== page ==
Ardila Syakriah, Jakarta – COVID-19 has led to calls to tone down Christmas celebrations and the introduction of mobility curbs over the holiday, but such restrictions are hardly new in Indonesia.
Some congregations have never really felt able to freely observe the sacred religious holiday, especially those that don't have places of worship to call their own.
This year marks the first time since 2012 that members of the Yasmin Indonesian Christian Church (GKI Yasmin) and the Filadelfia Congregation of Batak Protestant Churches (HKBP Filadelfia) have had to cancel their services in front of the Presidential Palace.
The two congregations have held over 200 services in front of the palace after they were stripped of their right to have their own places of worship over a decade ago.
The GKI Yasmin church, located in Bogor, West Java, was closed by the local administration in 2008 after a group of locals objected to its presence, while the half-built HKBP Filadelfia church, located in Bekasi regency, also in West Java, was sealed by the Bekasi administration after it also bowed to public pressure in 2009.
For eight years, hundreds of congregation members performed their religious duties amid the hustle and bustle of the thoroughfares by the palace, come rain or sunshine.
They had no other place to go, but they also did it as their way of reminding the government that their rights continued to be violated, when in fact, the courts had ruled in favor of reopening their respective churches.
"I can't lie, but it's hard to focus on praying out in the open. It reduces the solemnity of our prayers," Ardus Simanjuntak, a church member who manages HKBP Filadelfia, told The Jakarta Post on Wednesday. "It's never been our dream to pray there; our dream is to pray at a church that we've built on our own and have fought for."
It was on March 1 that members of both congregations were able to hold Sunday services in front of the palace for the last time this year; the government announced the nation's first confirmed COVID-19 cases on the following day, prompting calls for people to stay at home.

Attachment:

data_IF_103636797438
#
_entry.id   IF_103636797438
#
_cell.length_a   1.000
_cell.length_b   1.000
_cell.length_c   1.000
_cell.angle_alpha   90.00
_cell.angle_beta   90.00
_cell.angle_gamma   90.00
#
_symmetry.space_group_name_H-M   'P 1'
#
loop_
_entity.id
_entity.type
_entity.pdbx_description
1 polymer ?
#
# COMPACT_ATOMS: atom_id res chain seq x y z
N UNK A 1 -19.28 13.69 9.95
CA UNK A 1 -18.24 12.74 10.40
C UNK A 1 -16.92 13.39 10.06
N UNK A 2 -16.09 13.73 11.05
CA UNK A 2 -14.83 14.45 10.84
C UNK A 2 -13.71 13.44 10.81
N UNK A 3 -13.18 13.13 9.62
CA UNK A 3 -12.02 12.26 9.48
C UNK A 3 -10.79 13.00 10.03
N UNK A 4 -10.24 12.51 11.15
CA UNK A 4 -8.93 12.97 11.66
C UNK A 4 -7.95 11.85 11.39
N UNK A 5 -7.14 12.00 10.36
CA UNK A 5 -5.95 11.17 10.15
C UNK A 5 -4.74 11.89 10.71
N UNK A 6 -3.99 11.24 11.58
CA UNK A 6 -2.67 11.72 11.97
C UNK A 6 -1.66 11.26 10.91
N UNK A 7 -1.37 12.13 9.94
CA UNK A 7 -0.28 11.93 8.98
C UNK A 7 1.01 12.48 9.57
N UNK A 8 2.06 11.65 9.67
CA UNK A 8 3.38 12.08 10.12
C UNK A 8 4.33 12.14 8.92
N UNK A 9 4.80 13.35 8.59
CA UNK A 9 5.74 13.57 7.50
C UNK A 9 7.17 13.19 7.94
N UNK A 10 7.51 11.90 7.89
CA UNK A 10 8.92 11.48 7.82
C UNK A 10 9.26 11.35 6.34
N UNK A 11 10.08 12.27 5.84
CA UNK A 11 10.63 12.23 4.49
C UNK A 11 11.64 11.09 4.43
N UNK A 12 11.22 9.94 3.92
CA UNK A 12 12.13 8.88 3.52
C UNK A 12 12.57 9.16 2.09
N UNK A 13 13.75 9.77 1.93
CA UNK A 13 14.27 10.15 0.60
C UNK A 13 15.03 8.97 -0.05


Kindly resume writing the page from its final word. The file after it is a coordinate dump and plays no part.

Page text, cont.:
Since then, the congregations have resorted to virtual church services; GKI Yasmin members use videos recorded at home and uploaded on to YouTube, while HKBP Filadelfia members join virtual services held by other churches.
They did not want to take risks; many of them are getting on in age and some have even passed away without having set foot in the churches they had been fighting for.
But both groups also saw it as playing their part in the responsibility to suppress transmission in their respective virus-stricken regions.
Their challenge was twofold; not only were they afraid of contracting a deadly virus, but they also had to be extra careful so as not to put their long-fought battle at stake by stirring up any negative public sentiment.
"We want to keep on reminding the government. But we also don't want to create obstacles by gathering in crowds [...] and prompting negative news about creating COVID-19 clusters. It could affect other churches as well," GKI Yasmin's media team head, Dwiati Novia Rini, told the Post on Wednesday.
Members of the church used to hold routine services on the side of a road for some time after 2010, but even then they also faced opposition.
In 2012, they began to move from one member's house to another, often using garages to accommodate dozens of their people at a time, in addition to the biweekly services in front of the Presidential Palace.
As other churches began to reopen, GKI Yasmin members faced difficulties finding houses with sufficient space to accommodate physical-distancing requirements.